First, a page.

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Barkley, Inc. v. Gabriel Brothers, Inc.

United States District Court, W.D. Missouri, Western Division

May 14, 2015

BARKLEY, INC. Plaintiff and Counterclaim-Defendant,
GABRIEL BROTHERS, INC. and RUGGED WEARHOUSE, INC., Defendants and Counterclaimants.


JOHN T. MAUGHMER, Magistrate Judge.

On October 5, 2012, Gabriel Brothers, Inc., and its affiliated company, Rugged Wearhouse, Inc. (collectively referred to as "Gabriel Brothers") entered into a seven-page Master Services Agreement ("MSA") with Barkley, Inc. ("Barkley"). Pursuant to the MSA, Barkley agreed to provide certain marketing and advertising services to Gabriel Brothers on a project-byproject basis. The business relationship between Barkley and Gabriel Brothers was short-lived and quickly led to litigation. Specifically, the present litigation was instituted by Barkley on September 4, 2013, when Barkley sued Gabriel Brothers in three counts: (1) an alleged breach of the MSA, (2) breach of an alleged agreement between the parties on April 5, 2013, and (3) unjust enrichment. In response, Gabriel Brothers counterclaimed asserting claims against Barkley for (1) breach of the MSA, and (2) unjust enrichment.

On November 20, 2014, following briefing by the parties and prior to the scheduled trial date, the Court denied Gabriel Brothers' MOTION TO EXCLUDE TESTIMONY OF PLAINTIFF'S EXPERT SAM MEERS PURSUANT TO FEDERAL RULE OF EVIDENCE 702, denied Barkley's MOTION FOR SUMMARY JUDGMENT ON AFFIRMATIVE DEFENSE OF ACCORD AND SATISFACTION, denied Barkley's MOTION TO ENFORCE JUDICIAL ADMISSION, and granted Gabriel Brothers' DEFENDANTS AND COUNTER-CLAIMANTS' MOTION FOR PARTIAL SUMMARY JUDGMENT. This latter ruling granted summary judgment to Gabriel Brothers on Barkley's claims for breach of the parties' MSA.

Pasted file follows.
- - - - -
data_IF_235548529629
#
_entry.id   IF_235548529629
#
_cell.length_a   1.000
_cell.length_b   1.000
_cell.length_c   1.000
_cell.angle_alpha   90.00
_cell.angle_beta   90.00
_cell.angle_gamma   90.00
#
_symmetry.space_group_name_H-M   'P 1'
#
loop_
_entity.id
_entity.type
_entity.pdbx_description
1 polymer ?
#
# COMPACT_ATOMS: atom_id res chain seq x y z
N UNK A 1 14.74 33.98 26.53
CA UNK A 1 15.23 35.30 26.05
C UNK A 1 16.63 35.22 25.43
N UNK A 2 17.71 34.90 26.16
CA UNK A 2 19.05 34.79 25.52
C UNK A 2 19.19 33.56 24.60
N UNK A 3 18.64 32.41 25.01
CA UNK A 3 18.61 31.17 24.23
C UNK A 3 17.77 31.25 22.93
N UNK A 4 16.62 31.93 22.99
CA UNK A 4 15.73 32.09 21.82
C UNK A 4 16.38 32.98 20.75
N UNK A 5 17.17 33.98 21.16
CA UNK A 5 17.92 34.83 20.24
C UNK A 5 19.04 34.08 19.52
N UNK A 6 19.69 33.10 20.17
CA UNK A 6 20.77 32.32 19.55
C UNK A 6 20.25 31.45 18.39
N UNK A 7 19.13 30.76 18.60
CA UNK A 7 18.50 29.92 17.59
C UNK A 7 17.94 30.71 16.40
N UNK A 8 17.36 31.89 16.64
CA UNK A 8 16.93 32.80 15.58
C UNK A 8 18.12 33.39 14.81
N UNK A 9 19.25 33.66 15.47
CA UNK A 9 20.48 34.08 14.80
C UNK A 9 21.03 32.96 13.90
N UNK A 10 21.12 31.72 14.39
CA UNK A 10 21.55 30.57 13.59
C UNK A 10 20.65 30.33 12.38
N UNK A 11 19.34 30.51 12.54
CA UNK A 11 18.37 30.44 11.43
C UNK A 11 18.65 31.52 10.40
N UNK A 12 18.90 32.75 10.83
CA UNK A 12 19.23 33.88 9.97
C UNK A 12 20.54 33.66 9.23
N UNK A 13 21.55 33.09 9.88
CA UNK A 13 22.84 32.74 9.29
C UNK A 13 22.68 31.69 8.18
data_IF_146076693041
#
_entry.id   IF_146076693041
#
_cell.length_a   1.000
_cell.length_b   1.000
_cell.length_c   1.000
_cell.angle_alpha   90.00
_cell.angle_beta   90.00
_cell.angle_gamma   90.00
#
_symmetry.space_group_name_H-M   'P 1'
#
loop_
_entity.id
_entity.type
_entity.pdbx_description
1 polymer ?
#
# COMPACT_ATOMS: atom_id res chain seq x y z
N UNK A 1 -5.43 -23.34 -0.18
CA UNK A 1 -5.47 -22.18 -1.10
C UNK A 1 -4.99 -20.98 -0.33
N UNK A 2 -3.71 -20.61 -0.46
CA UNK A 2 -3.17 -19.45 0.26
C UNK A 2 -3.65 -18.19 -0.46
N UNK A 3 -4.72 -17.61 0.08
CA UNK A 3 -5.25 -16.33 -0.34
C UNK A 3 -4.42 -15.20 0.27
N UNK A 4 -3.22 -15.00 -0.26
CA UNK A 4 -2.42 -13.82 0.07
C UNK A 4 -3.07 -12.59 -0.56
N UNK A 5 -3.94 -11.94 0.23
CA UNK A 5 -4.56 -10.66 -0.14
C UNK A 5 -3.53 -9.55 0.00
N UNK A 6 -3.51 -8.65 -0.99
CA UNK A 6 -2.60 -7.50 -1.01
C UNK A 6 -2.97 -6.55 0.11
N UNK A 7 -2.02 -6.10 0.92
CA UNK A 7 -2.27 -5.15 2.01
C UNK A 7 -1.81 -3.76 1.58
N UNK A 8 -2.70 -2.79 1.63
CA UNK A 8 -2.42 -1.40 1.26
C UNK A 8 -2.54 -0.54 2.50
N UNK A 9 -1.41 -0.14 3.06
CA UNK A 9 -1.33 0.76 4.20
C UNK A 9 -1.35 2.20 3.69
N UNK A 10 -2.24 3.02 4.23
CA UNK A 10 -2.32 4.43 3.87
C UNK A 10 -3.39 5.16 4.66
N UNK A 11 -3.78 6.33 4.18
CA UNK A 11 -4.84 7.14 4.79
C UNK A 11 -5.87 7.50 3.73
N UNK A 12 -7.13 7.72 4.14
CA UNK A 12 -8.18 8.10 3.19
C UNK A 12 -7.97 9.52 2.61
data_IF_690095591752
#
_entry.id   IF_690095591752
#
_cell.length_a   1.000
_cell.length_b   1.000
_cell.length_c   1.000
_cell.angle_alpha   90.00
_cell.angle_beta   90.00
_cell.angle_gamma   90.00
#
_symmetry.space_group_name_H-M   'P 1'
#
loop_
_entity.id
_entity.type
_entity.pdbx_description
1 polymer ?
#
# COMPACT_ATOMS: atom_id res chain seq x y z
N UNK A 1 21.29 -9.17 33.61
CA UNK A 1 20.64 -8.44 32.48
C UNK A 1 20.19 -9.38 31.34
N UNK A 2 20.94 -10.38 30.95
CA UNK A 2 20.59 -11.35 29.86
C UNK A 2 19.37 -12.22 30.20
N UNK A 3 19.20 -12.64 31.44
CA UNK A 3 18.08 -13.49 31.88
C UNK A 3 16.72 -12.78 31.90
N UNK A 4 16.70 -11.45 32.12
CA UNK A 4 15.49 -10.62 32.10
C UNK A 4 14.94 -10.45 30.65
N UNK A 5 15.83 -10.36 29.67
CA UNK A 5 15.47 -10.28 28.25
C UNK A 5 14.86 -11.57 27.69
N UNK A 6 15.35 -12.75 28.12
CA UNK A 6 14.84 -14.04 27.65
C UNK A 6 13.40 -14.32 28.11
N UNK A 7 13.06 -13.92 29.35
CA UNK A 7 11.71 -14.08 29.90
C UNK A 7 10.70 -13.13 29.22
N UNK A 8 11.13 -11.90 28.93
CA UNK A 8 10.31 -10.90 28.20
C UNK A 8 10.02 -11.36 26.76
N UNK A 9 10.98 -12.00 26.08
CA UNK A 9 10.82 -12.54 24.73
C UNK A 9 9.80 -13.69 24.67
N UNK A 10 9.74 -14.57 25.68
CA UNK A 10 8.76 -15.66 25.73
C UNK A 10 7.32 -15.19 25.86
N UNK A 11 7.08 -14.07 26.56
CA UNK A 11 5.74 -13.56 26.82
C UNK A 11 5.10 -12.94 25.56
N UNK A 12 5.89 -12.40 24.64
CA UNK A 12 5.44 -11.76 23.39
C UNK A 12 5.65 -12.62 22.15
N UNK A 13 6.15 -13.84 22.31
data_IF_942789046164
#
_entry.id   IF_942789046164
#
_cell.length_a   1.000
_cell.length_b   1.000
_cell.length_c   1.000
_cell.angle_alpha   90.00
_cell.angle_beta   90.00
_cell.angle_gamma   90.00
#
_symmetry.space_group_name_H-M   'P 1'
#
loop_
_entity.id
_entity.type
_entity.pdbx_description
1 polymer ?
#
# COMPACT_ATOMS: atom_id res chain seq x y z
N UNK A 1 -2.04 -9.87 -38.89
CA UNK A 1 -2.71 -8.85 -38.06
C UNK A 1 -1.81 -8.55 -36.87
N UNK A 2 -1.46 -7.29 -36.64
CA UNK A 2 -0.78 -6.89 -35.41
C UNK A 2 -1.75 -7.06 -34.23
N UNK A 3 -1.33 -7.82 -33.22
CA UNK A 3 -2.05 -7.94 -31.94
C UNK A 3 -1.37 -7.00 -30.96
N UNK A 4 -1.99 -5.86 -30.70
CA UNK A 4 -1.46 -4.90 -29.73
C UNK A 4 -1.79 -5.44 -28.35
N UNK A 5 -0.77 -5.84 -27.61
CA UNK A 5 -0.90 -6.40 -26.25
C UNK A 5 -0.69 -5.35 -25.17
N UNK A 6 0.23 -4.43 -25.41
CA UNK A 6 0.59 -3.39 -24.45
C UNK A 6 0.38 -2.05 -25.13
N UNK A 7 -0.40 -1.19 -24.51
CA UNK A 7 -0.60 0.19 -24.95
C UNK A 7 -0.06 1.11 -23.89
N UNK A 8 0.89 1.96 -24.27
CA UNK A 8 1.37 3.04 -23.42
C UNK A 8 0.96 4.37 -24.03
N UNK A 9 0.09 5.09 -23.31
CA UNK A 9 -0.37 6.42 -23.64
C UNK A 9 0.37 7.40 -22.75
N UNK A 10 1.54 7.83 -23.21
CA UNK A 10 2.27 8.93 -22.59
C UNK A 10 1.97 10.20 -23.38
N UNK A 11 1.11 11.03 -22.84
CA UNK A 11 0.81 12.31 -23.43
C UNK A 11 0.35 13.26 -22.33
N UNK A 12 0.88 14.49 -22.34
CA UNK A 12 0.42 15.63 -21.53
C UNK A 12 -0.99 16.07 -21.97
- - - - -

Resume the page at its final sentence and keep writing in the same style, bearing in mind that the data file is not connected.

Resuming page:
On December 4, 2014, the Court conducted a final pretrial conference with the parties. At that time, the Court granted in part Barkley's motion in limine and granted in part Gabriel Brothers' motion in limine. Thereafter from December 8, 2014 through December 11, 2014, the parties tried the case to a jury. On December 11, 2013, the jury returned a verdict in favor of Barkley on its breach of contract claim in the amount of $132, 223.52.

Presently pending before the Court are Gabriel Brothers' motion to alter or amend [Doc. 135]; Barkley's motion for prejudgment interest [Doc. 138]; Gabriel Brothers' motion for attorneys' fees [Doc. 139], and Gabriel Brothers' renewed motion for judgment as a matter of law and motion for new trial [Doc. 141].

A. Gabriel Brothers' motion to alter or amend

In its motion, Gabriel Brothers asserts that in ruling on dispositive motions prior to trial, the Court entered summary judgment in favor of Barkley on its claim (in Count II of its complaint) that Gabriel Brothers' breached an alleged agreement between the parties on April 5, 2013. As Gabriel Brothers notes, Barkley never sought summary judgment on that count. The Court rejects Gabriel Brothers' characterization and denies the motion to alter or amend.

Following the close of discovery, Gabriel Brothers filed a motion with the Court, in part, seeking a summary judgment against Barkley on its claims for breach of the alleged agreement of April 5, 2013. In Count II of its complaint, Barkley contended that, following the termination of the MSA by Gabriel Brothers, the parties reached an alternative contractual arrangement that Gabriel Brothers subsequently breached. Following the termination, the parties entered into negotiations on a separation agreement.